For example, field supervisors and line officers alike complain about a lack of strong leadership in OPD. They also complain about a reactive department culture that does not have the resources or the institutional support to conduct systematic investigations into violent crime. In addition, OPD’s crime lab has not been a top priority of the department for at least a decade, despite repeated calls by the Alameda County Civil Grand Jury for a consolidated countywide crime lab. That proposal was rejected repeatedly by neighboring police departments earlier this fall, leaving Oakland with several years’ worth of backlogged evidence and no long-term solution in sight.

Moreover, OPD’s failure to quickly analyze forensic evidence, including fingerprints, DNA, and shell casings, has prompted homicide investigators to rely heavily on eyewitness identifications and statements and suspect confessions, all of which are coming under increasing scrutiny by national crime experts. According to The Innocence Project, false confessions played a major role in a quarter of the 301 convictions that have been overturned with DNA evidence nationwide since 1989.

The staffing shortage is a critical reason why OPD is fighting a Sisyphean battle against Oakland’s crime rate. But the department’s failure to solve violent crimes and meet even the most basic standards of contemporary policing contribute to the citizenry’s plummeting level of confidence in their most highly-paid — and overworked — civil servants.

OPD’s inability to effectively investigate and solve violent crime is due not only to the lack of funding and staff for its crime lab, but also because of the department’s decision over the years to not focus on its clearance rates. In June, the Alameda County Civil Grand Jury noted that more than 1,000 sexual assault and homicide cases in Oakland had yet to be analyzed. More damningly, the grand jury heard testimony that the crime lab had 330 unsolved homicides and 650 unsolved sexual assaults where evidence “directly related to the crime” had yet to be tested.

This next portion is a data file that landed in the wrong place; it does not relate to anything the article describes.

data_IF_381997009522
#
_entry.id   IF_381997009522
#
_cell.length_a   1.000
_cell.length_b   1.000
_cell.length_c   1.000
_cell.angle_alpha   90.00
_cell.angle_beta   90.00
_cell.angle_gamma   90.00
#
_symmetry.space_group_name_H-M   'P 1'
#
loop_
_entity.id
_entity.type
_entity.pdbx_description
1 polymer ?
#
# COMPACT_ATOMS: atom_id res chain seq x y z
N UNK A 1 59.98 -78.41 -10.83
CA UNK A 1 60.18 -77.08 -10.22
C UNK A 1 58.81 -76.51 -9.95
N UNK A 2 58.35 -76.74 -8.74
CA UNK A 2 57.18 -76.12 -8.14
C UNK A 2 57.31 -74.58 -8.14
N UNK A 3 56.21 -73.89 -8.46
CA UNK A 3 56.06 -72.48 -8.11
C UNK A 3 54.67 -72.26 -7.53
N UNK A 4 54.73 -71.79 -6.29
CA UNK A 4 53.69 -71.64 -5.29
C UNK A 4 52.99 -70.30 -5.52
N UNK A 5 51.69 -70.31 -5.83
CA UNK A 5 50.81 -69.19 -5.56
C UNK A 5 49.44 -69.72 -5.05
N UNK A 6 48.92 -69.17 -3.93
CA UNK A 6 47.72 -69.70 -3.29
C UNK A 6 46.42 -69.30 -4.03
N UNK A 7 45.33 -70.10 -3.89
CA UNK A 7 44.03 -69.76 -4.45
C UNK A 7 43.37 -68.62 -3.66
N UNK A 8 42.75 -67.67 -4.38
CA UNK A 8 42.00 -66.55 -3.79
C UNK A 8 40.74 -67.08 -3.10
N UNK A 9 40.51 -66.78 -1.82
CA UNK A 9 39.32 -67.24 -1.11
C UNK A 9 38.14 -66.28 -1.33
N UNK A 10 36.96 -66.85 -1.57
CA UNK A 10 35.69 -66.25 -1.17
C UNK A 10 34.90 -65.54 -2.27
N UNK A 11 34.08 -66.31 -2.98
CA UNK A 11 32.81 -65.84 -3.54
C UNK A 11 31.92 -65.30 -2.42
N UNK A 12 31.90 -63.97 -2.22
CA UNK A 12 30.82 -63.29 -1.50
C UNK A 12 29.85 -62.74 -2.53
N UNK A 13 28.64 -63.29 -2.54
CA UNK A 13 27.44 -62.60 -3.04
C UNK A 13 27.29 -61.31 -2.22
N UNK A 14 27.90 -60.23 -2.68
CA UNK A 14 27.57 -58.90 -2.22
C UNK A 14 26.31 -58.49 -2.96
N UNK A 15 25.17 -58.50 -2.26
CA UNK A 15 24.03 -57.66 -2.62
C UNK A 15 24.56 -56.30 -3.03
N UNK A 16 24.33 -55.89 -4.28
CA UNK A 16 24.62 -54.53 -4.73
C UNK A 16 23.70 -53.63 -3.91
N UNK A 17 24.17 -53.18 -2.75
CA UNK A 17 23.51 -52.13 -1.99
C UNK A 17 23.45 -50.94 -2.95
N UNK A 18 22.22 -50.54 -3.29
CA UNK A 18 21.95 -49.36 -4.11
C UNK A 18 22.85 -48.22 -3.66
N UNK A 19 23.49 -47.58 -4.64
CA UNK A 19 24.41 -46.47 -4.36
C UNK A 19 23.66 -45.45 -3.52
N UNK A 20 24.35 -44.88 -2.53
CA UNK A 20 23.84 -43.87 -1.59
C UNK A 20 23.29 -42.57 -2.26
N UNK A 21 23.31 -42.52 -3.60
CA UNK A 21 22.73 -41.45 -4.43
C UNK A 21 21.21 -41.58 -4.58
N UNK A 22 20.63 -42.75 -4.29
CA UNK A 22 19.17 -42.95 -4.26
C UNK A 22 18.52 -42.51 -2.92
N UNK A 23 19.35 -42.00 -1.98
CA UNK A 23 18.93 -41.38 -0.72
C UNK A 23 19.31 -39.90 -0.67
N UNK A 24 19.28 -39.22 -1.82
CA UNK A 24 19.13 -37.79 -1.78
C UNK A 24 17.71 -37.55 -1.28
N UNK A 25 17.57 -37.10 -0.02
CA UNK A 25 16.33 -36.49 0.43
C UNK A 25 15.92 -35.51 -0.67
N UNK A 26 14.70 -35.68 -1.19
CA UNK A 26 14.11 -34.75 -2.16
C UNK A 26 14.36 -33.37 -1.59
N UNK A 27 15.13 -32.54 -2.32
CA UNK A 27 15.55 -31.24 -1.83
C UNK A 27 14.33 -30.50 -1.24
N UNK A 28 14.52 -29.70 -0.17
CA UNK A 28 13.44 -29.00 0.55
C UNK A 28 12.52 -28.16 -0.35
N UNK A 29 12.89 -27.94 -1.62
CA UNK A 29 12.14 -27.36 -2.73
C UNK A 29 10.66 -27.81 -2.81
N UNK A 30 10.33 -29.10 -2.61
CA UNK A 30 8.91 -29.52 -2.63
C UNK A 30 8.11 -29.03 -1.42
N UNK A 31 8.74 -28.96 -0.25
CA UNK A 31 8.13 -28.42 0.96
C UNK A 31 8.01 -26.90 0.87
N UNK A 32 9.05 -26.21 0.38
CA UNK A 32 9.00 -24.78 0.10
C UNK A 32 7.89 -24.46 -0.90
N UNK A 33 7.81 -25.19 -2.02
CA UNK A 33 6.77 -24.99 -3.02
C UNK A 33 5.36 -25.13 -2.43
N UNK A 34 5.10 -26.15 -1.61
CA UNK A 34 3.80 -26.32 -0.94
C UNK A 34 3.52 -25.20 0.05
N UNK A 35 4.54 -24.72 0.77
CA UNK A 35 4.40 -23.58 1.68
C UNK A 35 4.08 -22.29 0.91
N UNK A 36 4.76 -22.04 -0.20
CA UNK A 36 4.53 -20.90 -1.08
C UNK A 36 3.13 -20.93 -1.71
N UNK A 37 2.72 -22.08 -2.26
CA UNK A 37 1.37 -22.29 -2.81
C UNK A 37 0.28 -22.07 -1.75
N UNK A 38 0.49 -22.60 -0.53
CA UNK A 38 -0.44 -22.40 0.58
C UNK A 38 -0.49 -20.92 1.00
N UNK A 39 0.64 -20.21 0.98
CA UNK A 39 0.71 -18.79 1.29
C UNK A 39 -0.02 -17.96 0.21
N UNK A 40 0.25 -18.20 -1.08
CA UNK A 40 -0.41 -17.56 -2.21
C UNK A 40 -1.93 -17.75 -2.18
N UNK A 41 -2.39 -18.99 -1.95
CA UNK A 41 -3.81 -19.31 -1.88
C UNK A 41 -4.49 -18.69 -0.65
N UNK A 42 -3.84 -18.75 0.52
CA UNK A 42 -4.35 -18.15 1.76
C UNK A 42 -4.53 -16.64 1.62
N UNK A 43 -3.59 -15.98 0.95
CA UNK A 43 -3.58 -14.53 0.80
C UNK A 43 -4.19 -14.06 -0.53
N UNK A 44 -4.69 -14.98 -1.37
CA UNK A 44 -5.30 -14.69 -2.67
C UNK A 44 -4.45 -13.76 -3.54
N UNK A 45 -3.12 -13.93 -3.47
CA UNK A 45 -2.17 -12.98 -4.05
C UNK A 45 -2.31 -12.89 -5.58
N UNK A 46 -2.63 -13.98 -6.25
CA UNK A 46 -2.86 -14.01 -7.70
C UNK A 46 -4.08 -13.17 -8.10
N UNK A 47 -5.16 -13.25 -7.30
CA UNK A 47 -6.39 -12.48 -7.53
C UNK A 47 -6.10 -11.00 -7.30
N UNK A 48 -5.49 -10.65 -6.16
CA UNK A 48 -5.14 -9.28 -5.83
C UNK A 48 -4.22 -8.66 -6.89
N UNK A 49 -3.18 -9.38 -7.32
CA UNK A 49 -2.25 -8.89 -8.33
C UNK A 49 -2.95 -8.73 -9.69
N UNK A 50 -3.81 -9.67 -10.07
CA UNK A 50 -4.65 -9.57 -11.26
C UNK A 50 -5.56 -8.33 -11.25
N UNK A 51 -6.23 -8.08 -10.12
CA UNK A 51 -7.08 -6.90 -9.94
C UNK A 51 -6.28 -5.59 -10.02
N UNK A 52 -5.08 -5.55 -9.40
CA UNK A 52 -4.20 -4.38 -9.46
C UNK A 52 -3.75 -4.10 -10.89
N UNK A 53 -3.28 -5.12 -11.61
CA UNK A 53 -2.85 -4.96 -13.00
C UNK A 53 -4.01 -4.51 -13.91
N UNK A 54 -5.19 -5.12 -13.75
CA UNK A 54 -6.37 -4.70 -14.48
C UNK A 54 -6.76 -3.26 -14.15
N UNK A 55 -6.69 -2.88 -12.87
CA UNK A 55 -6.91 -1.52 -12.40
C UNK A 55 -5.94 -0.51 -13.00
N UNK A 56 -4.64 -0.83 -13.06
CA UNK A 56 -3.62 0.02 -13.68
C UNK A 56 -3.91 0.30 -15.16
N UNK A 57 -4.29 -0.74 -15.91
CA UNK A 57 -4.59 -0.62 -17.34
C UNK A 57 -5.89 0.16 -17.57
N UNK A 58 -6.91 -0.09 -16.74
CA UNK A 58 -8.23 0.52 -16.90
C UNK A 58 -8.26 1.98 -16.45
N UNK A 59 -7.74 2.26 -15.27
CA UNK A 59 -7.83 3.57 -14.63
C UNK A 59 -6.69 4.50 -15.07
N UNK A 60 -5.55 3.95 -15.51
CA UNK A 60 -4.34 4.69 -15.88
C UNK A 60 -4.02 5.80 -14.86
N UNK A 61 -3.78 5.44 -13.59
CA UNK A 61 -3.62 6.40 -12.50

Despite the Grand Jury’s recommendation (for the second time since 2000) that Alameda County law enforcement should create a consolidated crime lab to make more resources available to law enforcement and help reduce Oakland’s evidence backlog, the cards appear to be stacked against such a solution. “Without political support for consolidation and political leadership supporting the establishment of consistent and reliable funding, any endeavor to implement regional consolidation of crime lab services will remain an unfulfilled vision,” Albany police Chief Mike McQuiston, the head of the Alameda County Chiefs of Police and Sheriffs Association, wrote in response to the Grand Jury’s findings.

McQuiston acknowledged that the consolidation of crime labs in the county would be beneficial, but he rejected the Grand Jury’s recommendation, saying the “costs would certainly be vast and prohibitive in the current financial environment.” In short, the rest of Alameda County law enforcement does not see a fiscal or political imperative to assist residents of Oakland, the region’s largest city and biggest economic engine, which is in the midst of a public safety crisis that shows no signs of abating.

At the same time, internal department documents indicate that OPD does not systematically submit firearms evidence to national databases, nor does it trace weapons back to their points of origin. A civilian contractor for the Bureau of Alcohol, Tobacco, Firearms, and Explosives, who conducted trace work on seized weapons for OPD, was let go in August 2011 when federal funds for his position expired. Trace work on weapons is currently only submitted to the ATF on a case-by-case basis.